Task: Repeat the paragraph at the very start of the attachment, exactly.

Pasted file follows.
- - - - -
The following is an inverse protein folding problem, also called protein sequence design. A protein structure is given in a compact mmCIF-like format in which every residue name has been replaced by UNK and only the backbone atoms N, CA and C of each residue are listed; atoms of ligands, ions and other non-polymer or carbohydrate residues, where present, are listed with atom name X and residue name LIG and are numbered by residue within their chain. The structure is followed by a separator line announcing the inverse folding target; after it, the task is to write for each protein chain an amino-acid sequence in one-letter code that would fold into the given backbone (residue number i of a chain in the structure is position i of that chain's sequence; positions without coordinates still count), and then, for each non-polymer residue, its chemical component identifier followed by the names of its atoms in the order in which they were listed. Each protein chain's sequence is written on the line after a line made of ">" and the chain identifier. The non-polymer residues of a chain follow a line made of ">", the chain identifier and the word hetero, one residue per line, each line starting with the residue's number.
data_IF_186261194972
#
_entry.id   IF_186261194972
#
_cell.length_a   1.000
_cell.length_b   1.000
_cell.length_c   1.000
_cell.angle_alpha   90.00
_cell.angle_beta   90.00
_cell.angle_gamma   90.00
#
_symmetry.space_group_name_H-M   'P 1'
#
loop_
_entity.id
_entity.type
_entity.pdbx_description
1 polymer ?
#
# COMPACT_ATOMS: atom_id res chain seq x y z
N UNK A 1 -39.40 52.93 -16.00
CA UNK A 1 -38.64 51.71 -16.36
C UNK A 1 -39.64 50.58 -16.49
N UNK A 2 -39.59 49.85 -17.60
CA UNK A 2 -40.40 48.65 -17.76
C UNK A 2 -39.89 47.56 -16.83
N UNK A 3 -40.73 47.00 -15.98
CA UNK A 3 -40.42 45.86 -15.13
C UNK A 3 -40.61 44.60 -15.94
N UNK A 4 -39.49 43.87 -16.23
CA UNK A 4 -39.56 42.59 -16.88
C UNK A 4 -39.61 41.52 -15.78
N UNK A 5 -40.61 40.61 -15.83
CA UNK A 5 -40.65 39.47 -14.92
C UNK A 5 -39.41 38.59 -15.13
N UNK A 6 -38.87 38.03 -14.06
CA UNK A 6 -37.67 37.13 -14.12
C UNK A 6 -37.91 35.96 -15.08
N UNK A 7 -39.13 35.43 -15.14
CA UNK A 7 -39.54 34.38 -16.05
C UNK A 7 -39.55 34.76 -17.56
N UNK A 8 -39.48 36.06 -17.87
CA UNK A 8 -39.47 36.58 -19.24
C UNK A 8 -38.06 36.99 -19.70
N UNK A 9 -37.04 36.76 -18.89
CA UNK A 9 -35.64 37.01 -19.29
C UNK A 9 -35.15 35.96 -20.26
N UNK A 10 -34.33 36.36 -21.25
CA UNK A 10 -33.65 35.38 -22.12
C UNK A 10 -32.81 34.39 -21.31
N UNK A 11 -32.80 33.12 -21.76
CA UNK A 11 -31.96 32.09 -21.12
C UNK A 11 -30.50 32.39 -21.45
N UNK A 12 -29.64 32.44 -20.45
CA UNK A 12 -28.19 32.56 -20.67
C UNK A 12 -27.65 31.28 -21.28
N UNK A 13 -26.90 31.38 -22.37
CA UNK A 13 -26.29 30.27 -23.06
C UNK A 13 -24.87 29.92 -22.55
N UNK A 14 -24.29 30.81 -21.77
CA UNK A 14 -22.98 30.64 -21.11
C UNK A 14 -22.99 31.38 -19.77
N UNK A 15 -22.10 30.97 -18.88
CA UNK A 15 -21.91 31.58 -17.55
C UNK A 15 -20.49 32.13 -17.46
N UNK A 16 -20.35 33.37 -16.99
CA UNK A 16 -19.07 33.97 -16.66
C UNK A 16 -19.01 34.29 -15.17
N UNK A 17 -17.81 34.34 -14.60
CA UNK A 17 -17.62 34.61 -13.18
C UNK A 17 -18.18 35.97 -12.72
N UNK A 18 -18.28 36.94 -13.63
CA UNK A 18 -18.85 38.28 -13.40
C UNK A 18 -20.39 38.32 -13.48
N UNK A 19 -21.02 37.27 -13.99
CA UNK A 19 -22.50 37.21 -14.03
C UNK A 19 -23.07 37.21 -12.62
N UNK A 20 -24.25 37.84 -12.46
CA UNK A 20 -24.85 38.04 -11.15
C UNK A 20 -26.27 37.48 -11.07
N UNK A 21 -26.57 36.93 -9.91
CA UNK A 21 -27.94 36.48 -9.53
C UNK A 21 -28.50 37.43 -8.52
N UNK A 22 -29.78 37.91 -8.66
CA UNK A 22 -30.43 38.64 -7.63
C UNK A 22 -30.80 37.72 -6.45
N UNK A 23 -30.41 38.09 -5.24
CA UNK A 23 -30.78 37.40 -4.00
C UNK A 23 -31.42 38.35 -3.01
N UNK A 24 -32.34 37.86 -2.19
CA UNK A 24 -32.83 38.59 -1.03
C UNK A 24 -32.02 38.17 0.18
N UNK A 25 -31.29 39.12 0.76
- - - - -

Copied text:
The following is an inverse protein folding problem, also called protein sequence design. A protein structure is given in a compact mmCIF-like format in which every residue name has been replaced by UNK and only the backbone atoms N, CA and C of each residue are listed; atoms of ligands, ions and other non-polymer or carbohydrate residues, where present, are listed with atom name X and residue name LIG and are numbered by residue within their chain. The structure is followed by a separator line announcing the inverse folding target; after it, the task is to write for each protein chain an amino-acid sequence in one-letter code that would fold into the given backbone (residue number i of a chain in the structure is position i of that chain's sequence; positions without coordinates still count), and then, for each non-polymer residue, its chemical component identifier followed by the names of its atoms in the order in which they were listed. Each protein chain's sequence is written on the line after a line made of ">" and the chain identifier. The non-polymer residues of a chain follow a line made of ">", the chain identifier and the word hetero, one residue per line, each line starting with the residue's number.